Fremont YMCA unveils Olympic-size indoor pool, one of few in Omaha area
The Fremont Family YMCA unveiled this week its new 50-meter pool, joining UNO in housing one of few Olympic-size indoor pools in the Omaha area.
The top priorities for the new YMCA pool will remain the same, said CEO Jerry Rinne. The larger pool will accommodate swim lessons, aquatic classes and Fremont’s larger swimming community, including a high school and Midland University teams. More than that, they hope it draws people to the area, which is about 40 minutes outside of Omaha, Rinne said. And given its size, it’s also a possible site for U.S. Olympic Swim Trial practices when Omaha hosts the event in 2020.
“The (swimming) culture is going to get better. It’s going to be amazing in the next five to 10 years,” he said of the Fremont area.
The new pool replaces a lap pool that is half the size and a 25-yard instructional pool that is 50 years old. When staff and board members learned they would need to pour $3 million into those structures for repairs, they opted to build, Rinne said.
The project, which also includes converting the old pools to recreational space, will cost $15.2 million, paid for through donations and fundraising, said Rinne; they’re about $1 million away from hitting their goal.
The pool is from the same company — Myrtha Pools — that manufactures pools for the U.S. Olympic Swim Trials.
The University of Nebraska at Omaha houses the area’s other indoor Olympic-size pool, said Mike Kult, associate director for campus recreation. That pool is almost 40 years old.
The City of Omaha operates an outdoor 50-meter pool, Hitchcock Pool near 45th and Q Streets.
The Jewish Community Center, near 132nd Street and West Dodge Road, had an outdoor 50-meter pool for more than 40 years. But construction is underway to replace it with a 25-meter pool, lazy river, zero-depth entry pool and splash pad.
Plans for the $125 million Nebraska Multisport Complex in La Vista call for two Olympic-size pools. While part of the facility may open sooner, the aquatic portion is scheduled to open in fall 2019. Organizers broke ground in 2016 but have yet to settle on a contract with their general contractor.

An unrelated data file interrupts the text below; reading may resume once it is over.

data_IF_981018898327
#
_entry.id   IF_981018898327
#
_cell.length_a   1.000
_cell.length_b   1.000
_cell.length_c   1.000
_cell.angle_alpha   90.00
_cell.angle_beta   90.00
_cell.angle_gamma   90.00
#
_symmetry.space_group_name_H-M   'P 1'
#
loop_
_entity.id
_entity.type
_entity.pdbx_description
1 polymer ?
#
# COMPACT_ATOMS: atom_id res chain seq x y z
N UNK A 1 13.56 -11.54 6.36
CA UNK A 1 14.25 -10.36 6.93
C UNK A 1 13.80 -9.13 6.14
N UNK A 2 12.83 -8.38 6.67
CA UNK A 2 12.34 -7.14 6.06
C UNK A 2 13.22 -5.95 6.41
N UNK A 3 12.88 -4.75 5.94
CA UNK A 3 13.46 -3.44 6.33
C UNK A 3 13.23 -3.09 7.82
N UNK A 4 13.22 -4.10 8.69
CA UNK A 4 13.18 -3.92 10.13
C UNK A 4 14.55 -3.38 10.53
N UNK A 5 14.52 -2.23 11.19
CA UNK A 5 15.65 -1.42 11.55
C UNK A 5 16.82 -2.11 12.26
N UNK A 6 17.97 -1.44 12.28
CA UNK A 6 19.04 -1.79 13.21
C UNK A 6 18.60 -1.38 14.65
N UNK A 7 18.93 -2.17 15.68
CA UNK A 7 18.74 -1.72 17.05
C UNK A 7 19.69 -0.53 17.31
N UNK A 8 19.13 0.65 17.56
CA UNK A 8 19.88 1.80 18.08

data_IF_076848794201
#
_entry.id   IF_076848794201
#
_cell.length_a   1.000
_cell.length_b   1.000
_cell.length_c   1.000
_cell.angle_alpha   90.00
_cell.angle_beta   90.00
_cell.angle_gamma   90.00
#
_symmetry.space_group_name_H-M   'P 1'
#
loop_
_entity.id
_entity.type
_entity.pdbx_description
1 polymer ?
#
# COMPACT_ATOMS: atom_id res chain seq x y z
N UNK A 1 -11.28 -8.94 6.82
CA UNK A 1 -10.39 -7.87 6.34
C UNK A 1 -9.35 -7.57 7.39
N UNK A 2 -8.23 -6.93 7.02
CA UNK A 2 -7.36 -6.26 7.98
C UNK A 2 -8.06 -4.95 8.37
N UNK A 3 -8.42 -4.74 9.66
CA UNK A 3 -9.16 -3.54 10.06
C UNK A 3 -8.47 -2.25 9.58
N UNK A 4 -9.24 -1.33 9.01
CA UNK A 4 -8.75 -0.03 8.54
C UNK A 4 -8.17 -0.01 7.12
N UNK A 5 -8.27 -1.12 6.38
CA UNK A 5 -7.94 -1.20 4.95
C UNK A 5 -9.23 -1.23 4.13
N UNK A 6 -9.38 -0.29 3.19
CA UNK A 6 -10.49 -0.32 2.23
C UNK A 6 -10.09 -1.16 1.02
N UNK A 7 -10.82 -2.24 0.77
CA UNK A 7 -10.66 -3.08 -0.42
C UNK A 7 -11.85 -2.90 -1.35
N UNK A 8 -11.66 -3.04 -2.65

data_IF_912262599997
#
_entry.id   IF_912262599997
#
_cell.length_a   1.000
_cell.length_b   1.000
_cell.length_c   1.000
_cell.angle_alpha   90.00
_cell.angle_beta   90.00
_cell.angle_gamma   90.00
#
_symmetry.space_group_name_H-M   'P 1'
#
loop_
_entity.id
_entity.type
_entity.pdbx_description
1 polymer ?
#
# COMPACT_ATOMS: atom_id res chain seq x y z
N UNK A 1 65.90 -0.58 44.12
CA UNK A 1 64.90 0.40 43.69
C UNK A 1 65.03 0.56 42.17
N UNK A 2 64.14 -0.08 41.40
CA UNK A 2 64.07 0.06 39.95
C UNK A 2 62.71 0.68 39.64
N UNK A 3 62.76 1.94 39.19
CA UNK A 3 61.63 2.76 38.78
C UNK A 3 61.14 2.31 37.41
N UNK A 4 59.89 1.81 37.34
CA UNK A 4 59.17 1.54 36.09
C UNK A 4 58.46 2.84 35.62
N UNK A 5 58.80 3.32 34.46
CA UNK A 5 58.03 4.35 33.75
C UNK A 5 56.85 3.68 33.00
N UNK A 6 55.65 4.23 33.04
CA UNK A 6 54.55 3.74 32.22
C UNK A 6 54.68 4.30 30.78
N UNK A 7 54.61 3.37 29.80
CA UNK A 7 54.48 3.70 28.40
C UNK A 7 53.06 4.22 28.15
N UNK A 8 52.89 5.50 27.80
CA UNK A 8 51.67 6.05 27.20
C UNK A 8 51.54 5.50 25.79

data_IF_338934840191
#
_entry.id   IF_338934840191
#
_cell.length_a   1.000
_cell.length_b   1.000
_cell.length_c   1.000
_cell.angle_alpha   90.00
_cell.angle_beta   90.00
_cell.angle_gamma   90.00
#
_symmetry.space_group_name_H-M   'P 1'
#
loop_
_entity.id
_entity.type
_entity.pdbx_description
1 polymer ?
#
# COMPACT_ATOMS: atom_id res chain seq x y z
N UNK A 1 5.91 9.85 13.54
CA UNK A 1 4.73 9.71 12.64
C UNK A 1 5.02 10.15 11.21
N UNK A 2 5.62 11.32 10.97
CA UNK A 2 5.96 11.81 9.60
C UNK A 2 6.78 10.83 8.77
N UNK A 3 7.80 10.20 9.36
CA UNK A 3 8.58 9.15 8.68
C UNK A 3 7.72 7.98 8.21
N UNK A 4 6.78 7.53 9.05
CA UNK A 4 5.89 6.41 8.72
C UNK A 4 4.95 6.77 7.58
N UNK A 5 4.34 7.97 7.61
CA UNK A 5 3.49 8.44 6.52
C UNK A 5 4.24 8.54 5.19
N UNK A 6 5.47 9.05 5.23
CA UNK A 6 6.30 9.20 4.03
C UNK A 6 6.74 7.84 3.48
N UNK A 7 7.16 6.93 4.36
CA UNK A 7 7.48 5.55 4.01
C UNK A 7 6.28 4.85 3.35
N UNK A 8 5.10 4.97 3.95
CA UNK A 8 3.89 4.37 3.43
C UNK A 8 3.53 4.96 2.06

UNO and Hitchcock both have had interest from athletes training for the Trials in Omaha. Omaha hosted the Trials at the CenturyLink Center in 2008, 2012 and 2016. Omaha will host again in 2020.
Officials with USA Swimming said athletes will consider using the Fremont YMCA pool to train in the weeks leading up to the 2020 event. It’s dependent on accessibility and available equipment, they said.
After the three Trials held in Omaha, Swim Omaha has seen a slight uptick in enrollment, said Doug Krecklow, president of the swimming club. But he said the Trials had a bigger impact on young swimmers who found inspiration watching Olympic hopefuls compete in their hometown.
But Krecklow, who is also the head swimming coach at Westside High School, said with few pools of that size in the area, it makes it challenging to offer that experience to local swim teams.
“I commend the Fremont folks,” he said. “That was a huge move and great plan on their part to provide that opportunity for their kids and surrounding communities.”
The Fremont pool has six lanes at 50 meters. Or swimmers can use 12 lanes at 25 yards — rather than swimming the length of the pool, swimmers will tackle the width of the pool.
There is seating for nearly 400 people on the pool’s upper deck. The pool deck can accommodate about 150 seated spectators. A nearby gym can serve as an overflow area, set up with video for larger meets, Rinne said.
One feature of the Fremont pool is a gutter that helps absorb waves made by swimmers, reducing resistance.
A shallow end of the pool will allow the YMCA to continue its focus on offering swim lessons to youngsters and water aerobics classes, Rinne said. Because the pool isn’t zero-depth entry, they installed a splash pad on the pool deck for kids to play on.
The pool is housed in the Dillon Family Aquatic Center, a new 35,000-square-foot addition connected to the Y. Construction started in November 2016.
Officials expect the two older pools to be filled in by the end of the year. One will become a turf field for indoor soccer, and the other will house weights and platforms for various exercises, Rinne said.